The phenomenon that is known as "March Madness" is winding down; NCAA basketball games are now just a manageable number as we watch the continued progression to men's and women's national champions. But on Saturday, March 17, the concept of March Madness was alive and in full swing on the Purdue campus. Even the weather was insane—a few days before the Equinox, temperatures were in the 70s and 80s for the great elimination round competitions due to square off in the games of roundball. The teams were prepared to fill the nets, the fans were loud and engaged in the stands, and the referees were ready to manage the clock timing and check for fouls. The anticipation is great as we prepare for… autonomous mode!
INSGC is proud to be a sponsor of the annual Boilermaker Regional competitions of FIRST Robotics (For Inspiration and Recognition of Science and Technology), held in the Purdue Armory during Friday and Saturday of the university's Spring Break. It is truly amazing to see over 2000 high school students, teachers, parents, and other participants come to watch the competitions every year. In fact, attendance was down a bit this year… because the fire marshal was concerned about too many people in the pits and stands.
|INSGC logo during the FIRST Qualification Round, Saturday morning. The bleachers represent less than ¼ of the crowd; beyond the screen is the pit area.|
This year's competition, entitled Rebound RumbleSM, highlights "coop-etition" with robots designed to shoot foam basketballs at hoops for 1-3 points, and then balance on teeter-totters for additional scoring. I have always been amazed at the FIRST competitions, not just from the innovation and creativity of each year's event, but the variety and ingenuity that high school teams generate in only 6-8 weeks between contest announcement and Regional events. (Rebound RumbleSM was announced on January 7, in a ceremony including George W. Bush, Bill Clinton, and will.i.am along with Dean Kamen, and carried on NASA TV.)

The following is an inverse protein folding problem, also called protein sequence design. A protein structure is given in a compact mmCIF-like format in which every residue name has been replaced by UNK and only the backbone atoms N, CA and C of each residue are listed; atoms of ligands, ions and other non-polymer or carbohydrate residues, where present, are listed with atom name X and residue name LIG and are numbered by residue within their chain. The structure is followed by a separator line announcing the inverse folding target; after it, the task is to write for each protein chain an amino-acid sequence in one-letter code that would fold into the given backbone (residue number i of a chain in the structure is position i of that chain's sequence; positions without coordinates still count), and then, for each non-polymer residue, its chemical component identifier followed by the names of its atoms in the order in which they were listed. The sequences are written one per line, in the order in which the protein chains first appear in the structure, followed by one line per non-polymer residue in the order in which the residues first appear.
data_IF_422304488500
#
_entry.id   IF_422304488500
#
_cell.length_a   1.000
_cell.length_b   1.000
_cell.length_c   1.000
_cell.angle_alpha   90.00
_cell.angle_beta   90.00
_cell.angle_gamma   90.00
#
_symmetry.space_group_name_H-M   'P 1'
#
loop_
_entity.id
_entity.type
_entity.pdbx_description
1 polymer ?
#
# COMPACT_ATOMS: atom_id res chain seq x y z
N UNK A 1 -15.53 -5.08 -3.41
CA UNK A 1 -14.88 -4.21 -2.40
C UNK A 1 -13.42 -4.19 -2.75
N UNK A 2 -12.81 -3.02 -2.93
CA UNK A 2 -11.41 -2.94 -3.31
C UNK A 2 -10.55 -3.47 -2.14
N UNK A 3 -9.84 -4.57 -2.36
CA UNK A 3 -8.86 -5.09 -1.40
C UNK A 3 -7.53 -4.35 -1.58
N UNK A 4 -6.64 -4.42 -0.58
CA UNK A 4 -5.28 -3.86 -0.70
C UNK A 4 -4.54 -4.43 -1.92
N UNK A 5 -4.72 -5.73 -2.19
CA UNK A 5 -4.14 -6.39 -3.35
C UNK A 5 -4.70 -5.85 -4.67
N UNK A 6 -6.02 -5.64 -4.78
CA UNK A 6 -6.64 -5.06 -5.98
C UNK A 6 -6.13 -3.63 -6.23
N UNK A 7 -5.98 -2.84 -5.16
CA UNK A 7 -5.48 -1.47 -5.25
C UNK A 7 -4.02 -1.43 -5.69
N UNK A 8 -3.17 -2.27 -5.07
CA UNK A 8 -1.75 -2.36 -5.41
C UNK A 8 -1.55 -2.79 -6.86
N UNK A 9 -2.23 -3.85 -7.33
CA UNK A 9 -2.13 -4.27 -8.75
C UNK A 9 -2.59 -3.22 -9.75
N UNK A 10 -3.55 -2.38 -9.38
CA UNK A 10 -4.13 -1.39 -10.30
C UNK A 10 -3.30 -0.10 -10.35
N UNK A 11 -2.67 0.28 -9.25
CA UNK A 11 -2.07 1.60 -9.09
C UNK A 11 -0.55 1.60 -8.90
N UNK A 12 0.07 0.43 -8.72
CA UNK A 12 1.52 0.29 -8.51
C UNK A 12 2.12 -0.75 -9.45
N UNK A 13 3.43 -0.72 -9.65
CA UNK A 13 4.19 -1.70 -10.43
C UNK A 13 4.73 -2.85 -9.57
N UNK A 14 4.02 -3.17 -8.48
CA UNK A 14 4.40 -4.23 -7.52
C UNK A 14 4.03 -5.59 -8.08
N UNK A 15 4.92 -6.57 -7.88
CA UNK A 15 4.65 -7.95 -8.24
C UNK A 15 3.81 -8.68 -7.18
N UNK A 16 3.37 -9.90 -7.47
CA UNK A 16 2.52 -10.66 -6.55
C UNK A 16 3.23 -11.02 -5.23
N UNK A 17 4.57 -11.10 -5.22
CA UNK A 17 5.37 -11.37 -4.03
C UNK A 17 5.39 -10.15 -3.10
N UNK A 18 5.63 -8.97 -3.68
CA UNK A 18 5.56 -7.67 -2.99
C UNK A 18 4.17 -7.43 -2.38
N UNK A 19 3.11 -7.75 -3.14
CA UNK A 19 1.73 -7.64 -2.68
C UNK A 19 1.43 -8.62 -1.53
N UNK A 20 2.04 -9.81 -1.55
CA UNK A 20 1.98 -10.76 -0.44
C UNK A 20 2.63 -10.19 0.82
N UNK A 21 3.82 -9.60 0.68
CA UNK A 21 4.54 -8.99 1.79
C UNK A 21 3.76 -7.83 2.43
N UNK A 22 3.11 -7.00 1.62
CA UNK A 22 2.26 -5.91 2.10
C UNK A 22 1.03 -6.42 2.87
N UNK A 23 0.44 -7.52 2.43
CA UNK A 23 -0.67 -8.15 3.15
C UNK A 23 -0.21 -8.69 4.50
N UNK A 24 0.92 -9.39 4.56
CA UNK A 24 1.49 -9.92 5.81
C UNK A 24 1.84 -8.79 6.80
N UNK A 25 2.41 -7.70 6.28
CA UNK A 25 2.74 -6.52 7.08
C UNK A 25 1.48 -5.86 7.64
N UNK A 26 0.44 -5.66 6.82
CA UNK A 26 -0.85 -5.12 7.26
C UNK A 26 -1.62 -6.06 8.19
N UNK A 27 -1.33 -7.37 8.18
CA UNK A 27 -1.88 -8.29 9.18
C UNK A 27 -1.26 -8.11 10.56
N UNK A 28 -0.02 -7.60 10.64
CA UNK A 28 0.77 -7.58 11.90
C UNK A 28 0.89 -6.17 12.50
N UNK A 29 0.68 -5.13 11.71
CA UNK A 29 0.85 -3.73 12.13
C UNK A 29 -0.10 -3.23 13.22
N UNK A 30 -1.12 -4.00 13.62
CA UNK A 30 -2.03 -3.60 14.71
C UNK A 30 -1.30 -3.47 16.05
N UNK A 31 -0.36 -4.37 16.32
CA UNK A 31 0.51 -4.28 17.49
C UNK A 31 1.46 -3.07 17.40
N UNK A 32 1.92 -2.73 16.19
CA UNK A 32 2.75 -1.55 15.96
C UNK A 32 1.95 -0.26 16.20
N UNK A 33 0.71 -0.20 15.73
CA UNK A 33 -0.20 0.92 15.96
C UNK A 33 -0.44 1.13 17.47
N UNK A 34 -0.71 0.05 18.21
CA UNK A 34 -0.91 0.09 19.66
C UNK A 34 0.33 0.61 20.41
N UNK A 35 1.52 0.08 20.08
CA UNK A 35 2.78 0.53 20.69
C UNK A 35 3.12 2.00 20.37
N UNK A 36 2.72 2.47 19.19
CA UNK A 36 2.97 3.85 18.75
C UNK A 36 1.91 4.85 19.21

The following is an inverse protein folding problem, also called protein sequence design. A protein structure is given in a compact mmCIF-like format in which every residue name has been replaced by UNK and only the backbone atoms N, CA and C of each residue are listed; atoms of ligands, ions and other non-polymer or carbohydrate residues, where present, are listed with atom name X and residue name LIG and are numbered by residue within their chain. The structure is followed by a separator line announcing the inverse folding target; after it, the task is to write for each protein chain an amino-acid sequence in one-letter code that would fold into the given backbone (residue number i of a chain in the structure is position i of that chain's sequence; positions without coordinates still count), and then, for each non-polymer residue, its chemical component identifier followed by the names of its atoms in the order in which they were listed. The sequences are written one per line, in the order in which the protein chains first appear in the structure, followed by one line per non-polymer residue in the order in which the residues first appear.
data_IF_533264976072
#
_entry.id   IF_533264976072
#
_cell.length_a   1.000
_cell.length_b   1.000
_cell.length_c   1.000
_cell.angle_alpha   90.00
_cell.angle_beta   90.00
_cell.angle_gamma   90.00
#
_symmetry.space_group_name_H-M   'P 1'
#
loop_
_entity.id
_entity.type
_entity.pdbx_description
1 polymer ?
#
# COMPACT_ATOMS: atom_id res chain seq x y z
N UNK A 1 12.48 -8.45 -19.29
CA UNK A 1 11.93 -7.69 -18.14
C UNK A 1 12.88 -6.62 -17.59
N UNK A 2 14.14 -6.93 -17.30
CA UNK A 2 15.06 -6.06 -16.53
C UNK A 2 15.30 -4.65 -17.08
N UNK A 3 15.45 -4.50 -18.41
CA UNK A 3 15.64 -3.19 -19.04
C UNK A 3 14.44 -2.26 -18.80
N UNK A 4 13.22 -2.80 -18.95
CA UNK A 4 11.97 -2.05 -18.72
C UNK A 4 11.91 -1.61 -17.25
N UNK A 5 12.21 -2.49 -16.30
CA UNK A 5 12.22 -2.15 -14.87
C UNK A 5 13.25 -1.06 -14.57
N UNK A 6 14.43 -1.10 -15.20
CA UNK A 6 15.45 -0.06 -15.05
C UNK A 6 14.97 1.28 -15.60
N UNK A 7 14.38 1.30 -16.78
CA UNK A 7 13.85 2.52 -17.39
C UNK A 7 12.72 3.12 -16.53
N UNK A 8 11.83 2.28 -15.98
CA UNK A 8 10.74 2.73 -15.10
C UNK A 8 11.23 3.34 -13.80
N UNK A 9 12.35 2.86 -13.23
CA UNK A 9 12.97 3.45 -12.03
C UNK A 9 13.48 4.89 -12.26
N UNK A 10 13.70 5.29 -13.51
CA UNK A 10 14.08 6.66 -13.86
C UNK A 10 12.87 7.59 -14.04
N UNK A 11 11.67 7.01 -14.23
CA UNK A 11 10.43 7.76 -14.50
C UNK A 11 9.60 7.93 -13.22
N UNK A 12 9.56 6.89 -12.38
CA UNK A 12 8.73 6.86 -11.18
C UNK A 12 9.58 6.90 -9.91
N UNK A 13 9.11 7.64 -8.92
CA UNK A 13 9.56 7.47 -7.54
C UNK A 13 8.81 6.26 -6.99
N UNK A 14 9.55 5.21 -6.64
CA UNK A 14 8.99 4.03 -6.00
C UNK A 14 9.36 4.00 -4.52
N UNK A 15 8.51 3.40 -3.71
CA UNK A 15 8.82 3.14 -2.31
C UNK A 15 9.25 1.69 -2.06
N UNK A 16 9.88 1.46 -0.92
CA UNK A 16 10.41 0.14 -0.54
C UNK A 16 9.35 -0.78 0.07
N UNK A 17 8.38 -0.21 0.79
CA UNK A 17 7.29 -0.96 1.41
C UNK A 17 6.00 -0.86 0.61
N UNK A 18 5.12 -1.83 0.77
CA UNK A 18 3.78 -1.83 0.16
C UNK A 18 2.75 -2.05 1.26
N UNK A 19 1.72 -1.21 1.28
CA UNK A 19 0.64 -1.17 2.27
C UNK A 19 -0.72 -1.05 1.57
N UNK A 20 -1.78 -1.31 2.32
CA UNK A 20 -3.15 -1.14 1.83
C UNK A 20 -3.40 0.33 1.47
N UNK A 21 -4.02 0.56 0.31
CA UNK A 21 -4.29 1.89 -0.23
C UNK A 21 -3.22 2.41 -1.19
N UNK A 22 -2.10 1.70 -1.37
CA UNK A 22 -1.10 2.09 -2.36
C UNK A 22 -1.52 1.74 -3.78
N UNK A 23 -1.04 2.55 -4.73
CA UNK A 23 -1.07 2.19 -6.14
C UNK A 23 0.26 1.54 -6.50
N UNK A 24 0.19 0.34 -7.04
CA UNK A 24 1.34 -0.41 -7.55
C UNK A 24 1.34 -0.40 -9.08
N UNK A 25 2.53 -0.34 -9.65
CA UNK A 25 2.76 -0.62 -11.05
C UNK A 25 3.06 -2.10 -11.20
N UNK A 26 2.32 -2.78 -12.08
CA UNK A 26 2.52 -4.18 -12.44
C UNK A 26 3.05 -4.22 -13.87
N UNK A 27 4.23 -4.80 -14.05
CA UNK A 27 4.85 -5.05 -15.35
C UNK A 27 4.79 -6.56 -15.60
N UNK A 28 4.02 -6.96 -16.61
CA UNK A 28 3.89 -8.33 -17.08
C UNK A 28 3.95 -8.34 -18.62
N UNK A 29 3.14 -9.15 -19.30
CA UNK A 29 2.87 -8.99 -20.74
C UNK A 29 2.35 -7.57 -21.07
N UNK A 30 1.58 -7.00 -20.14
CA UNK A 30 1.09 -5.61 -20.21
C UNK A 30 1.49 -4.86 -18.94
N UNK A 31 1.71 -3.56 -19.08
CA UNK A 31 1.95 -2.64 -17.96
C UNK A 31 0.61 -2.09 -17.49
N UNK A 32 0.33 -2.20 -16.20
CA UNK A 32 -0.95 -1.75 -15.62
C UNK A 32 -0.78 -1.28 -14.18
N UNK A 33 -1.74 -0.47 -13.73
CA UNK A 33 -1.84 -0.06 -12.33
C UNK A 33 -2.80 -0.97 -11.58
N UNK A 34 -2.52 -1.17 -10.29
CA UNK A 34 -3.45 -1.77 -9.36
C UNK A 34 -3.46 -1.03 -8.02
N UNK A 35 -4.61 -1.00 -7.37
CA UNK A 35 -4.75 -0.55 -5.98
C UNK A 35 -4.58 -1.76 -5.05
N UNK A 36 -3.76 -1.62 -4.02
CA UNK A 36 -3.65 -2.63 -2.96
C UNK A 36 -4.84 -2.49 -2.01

One of the enjoyments I have of attending the Boilermaker Regional is that INSGC is not a sponsor of any one team. No matter who does well, I can enjoy it. So, it's easy to get excited about a well-crafted range sensing and guidance mechanism, an effective multi-shot loft mechanism, or even the clever team that decided that just a hollow tube that pours balls into the 1-point hoop was an effective and low-risk scoring mechanism. In other words, it is everything that an engineer could love about requisite variety in problem solving and pathways to solution. Shoot the ball!
|Robot from FIRST Team 868 (Carmel, IN TechHOUNDS) shoots free throws during autonomous mode.|
Unfortunately, I couldn't stay for the whole event, as I had another basketball event to attend. Yes, at the same time as FIRST, and just a few hundred yards away in Mackey Arena, Purdue was also hosting the first round of the NCAA Women's Basketball tournament. Purdue was playing their first round game against South Dakota State, and as a very loyal season ticket holder, I needed to attend that game, too. Of course, I was a lot more invested and focused on which team won that one… Purdue came out on top there, too, with a record-breaking shooting performance.
|Purdue player KK Houser shoots a free throw against South Dakota State.|
However, I'm not here as a sportswriter. I'm here to express my appreciation for the Purdue FIRST student organization, who began with a dream to bring FIRST teams to the university, and then to host a regional competition, and to support K-12 engagement and STEM education excitement in Indiana. Anytime you can fill the bleachers for robots, while two Miss Indiana basketball stars are playing just down the street, that's a fantastic accomplishment. A slam dunk, if you will.